BACKGROUND: Primary synovial osteochondromatosis of the hip, a rare benign condition characterized by multiple intra-articular osteochondral loose bodies and synovial hyperplasia, may result in mechanical symptoms and degenerative arthritis if untreated. The purpose of this study was to report the results of arthrotomy alone or combined with anterior dislocation of the hip to perform synovectomy and removal of loose bodies in patients with this condition.
METHODS: We retrospectively reviewed a consecutive series of twenty-one patients (twenty-one hips) with primary synovial osteochondromatosis of the hip treated with open surgical débridement. On the basis of the extent of extra-articular involvement as seen on preoperative magnetic resonance imaging, eight of the twenty-one patients underwent synovectomy and removal of loose bodies following anterior dislocation of the hip and thirteen underwent the same procedure with arthrotomy alone. At a mean of 4.4 years postoperatively, the patients were assessed clinically and radiographically with special attention to disease recurrence, osteoarthritis progression, and surgical complications.
RESULTS: The mean Harris hip score for the entire series of patients improved from 58 points preoperatively to 91 points at the time of the latest follow-up. Eighteen of the twenty-one patients had a good or excellent clinical result, and seventeen patients were satisfied with the result of the surgery. The clinical scores, patient satisfaction scores, and radiographic grades of osteoarthritis at the time of the latest follow-up did not differ significantly between the group treated with dislocation and the group treated without dislocation. Symptomatic disease recurred in two of the thirteen hips treated with arthrotomy alone and in none of the hips that had undergone dislocation. However, the surgical complication rate was higher in the group treated with dislocation than it was in the group treated without dislocation (p = 0.042). While patients with some signs of mild osteoarthritis at the initial procedure had a higher rate of osteoarthritis progression, severe osteoarthritis requiring arthroplasty had developed in only one patient at the time of follow-up.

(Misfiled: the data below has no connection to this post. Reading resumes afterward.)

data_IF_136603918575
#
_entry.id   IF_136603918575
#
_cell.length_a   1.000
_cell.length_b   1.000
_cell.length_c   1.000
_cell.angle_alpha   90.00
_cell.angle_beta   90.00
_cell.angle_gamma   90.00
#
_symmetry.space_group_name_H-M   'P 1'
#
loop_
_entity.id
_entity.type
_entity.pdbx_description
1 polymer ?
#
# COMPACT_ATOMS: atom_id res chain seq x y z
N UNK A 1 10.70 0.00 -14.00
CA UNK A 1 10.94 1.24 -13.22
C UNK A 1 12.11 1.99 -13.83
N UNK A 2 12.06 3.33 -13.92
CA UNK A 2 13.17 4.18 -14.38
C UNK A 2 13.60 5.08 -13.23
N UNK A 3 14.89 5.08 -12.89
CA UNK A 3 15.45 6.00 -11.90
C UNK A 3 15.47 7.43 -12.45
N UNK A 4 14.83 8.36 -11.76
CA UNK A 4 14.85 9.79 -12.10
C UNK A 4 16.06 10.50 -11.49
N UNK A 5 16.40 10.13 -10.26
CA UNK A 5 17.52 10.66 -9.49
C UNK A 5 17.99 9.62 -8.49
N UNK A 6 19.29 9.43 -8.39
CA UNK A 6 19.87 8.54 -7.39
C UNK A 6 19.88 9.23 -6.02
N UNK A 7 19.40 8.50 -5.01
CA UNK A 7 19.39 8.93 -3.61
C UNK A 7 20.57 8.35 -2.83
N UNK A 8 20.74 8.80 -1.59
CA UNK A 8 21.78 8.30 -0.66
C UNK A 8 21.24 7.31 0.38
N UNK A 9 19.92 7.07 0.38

CONCLUSIONS: At a mean of 4.4 years postoperatively, we found that open synovectomy and removal of loose bodies for the treatment of primary synovial osteochondromatosis of the hip is a reliable procedure that can effectively relieve symptoms. Our results also indicated that synovial osteochondromatosis may recur in patients with extensive involvement who are treated with synovectomy alone without dislocation of the hip; however, surgical complications are more likely to occur in patients managed with anterior dislocation of the hip and synovectomy.